Equine surfaces research/consultancy

An equine biomechanics expert from UCLan SENS has led the world's most extensive study into the effect of arena surfaces on the health of sport horses.

Dr Sarah Jane Hobbs is the lead author on a report published by the International Federation for Equestrian Sports (FEI) which examines the effects of surfaces on orthopaedic health and performance of sport horses in training and in competition.

The Equine Surfaces White Paper is the result of a four-year collaboration between eight equine experts from six universities, three equine and racing-specific research and testing centres, and two horse charities in Sweden, the UK and United States.

Key properties described in the paper are footing, and the effects of footing on horses' physiological and biomechanical responses, as well as the optimal composition, construction and maintenance of arenas for maximising equine performance while minimising injury risk.

Current methods of measuring the physical properties of surfaces, and the essential surface preparation and maintenance techniques, are also discussed in the paper in terms easily understood by riders, trainers, course designers and arena builders, in order to guide future progress in providing suitable competition and training surfaces for sport horses.

Dr Hobbs, research lead in equine biomechanics at UCLan, commented: "The London 2012 Olympic Games was the first time science played a major role in getting the construction of the temporary arenas right for the horses to compete on.

"At that time it became clear that we needed to pool together our current knowledge and use this to develop standards for arena surface testing, which would ultimately help to reduce the risk of injury. I wrote the first section of the white paper whilst watching the British team jumping and dancing their way to gold medals.

"Up until now the terminology that is used to describe the functional properties of arena surfaces has been at best unclear and it is often vague or confusing. In the paper we defined the functional properties of arena surfaces in a detailed engineering context.

"We used these descriptions to develop terms for what we believe are the most important functional properties for riders to perceive and evaluate. We then linked these terms to the most appropriate methods of measuring them mechanically. This means we can quantify the terms that riders can perceive and that allows us all to begin to talk in the same language."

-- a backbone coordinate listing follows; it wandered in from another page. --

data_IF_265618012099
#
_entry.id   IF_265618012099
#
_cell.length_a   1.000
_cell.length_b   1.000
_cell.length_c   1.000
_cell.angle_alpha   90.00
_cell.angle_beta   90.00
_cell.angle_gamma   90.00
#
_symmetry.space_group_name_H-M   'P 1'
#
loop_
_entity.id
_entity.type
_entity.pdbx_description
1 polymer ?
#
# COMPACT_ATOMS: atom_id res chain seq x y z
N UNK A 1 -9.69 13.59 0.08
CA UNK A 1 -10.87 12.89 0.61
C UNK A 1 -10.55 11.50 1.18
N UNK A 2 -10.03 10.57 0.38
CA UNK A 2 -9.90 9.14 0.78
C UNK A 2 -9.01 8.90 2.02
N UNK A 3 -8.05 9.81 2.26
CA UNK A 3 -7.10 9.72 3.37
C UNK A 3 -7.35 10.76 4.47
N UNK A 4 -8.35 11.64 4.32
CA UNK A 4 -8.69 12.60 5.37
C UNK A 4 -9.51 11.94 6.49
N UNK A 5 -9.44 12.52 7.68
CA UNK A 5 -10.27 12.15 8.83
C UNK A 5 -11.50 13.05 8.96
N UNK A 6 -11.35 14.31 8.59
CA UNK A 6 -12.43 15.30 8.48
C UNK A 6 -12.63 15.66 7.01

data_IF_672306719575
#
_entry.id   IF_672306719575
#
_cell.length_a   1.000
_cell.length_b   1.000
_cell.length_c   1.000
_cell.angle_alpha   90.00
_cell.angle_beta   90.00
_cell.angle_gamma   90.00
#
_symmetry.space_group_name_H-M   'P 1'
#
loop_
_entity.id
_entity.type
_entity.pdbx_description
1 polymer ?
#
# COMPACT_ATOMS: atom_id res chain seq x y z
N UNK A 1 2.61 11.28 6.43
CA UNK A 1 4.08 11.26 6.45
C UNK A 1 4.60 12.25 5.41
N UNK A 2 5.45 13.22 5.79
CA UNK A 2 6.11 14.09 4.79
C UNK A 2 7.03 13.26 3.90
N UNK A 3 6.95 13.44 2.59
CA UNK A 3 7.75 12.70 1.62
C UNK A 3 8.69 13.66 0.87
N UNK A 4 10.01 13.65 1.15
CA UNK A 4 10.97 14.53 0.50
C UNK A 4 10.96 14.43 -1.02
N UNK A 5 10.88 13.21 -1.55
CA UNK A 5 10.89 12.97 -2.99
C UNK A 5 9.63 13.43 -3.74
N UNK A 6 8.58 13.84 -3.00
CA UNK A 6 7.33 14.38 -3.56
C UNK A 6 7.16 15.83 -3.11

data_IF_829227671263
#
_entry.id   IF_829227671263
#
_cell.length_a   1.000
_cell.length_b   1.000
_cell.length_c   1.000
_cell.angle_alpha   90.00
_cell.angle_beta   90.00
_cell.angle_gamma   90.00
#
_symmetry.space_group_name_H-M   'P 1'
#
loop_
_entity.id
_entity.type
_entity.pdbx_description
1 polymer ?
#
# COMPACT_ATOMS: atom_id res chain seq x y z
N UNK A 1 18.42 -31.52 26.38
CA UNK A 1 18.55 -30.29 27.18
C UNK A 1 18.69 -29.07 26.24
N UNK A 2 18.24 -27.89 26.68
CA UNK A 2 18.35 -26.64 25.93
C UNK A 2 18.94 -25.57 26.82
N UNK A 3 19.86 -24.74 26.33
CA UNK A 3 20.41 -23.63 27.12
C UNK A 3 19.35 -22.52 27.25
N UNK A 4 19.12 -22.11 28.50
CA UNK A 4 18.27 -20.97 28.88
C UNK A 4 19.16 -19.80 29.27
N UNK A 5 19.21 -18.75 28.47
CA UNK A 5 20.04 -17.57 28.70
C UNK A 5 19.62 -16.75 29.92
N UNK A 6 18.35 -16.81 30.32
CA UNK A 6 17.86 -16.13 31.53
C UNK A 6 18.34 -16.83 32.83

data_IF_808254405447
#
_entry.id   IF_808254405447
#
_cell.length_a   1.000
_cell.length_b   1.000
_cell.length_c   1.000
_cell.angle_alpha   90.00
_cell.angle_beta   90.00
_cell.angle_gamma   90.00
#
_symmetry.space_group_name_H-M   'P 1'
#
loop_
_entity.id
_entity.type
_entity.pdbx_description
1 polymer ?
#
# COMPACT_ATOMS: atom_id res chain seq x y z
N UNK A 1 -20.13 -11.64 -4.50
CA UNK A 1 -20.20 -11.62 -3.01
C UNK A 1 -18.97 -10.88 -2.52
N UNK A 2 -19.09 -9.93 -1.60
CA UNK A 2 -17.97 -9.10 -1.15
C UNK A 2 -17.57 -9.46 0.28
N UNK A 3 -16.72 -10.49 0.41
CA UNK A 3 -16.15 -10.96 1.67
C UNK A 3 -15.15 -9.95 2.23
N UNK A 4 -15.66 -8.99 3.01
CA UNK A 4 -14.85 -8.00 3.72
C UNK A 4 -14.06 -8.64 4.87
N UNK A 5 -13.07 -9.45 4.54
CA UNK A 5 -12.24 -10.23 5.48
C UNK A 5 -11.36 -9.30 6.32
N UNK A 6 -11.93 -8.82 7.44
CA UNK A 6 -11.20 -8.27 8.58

The paper has been funded by the FEI, World Horse Welfare, the Swedish Foundation for Equine Research and the British Equestrian Federation. Dr Hobbs has worked with seven equine scientists and researchers in the UK, USA and Sweden.

"The Equine Surfaces White Paper is the biggest international collaboration of its kind, and is vital to understanding how surfaces work in order to reduce injury risks to horses," said John McEwen, FEI 1st Vice President and Chair of the FEI Veterinary Committee.

"Now, thanks to scientific research, and extensive support and partnership between welfare charities and horse sport, we can fully understand how the right surfaces, with the necessary preparation and ongoing maintenance, can extend the working lives of sport horses and produce the best performances."

The highlights of the paper were presented on the first day of the FEI Sports Forum 2014 by Lars Roepstorff, Professor of functional anatomy of domestic animals at the Swedish University of Agricultural Sciences.

"We now have the latest scientific knowledge on equine surfaces contained in one place, thanks to an intensive global effort over several years," he said.

"The Equine Surfaces White Paper is a living document, and we will continue to update it as we develop our knowledge on surfaces and their influence on horse performance and soundness with new scientific studies and surface data, which is absolutely key as horse sport continues to grow around the world."

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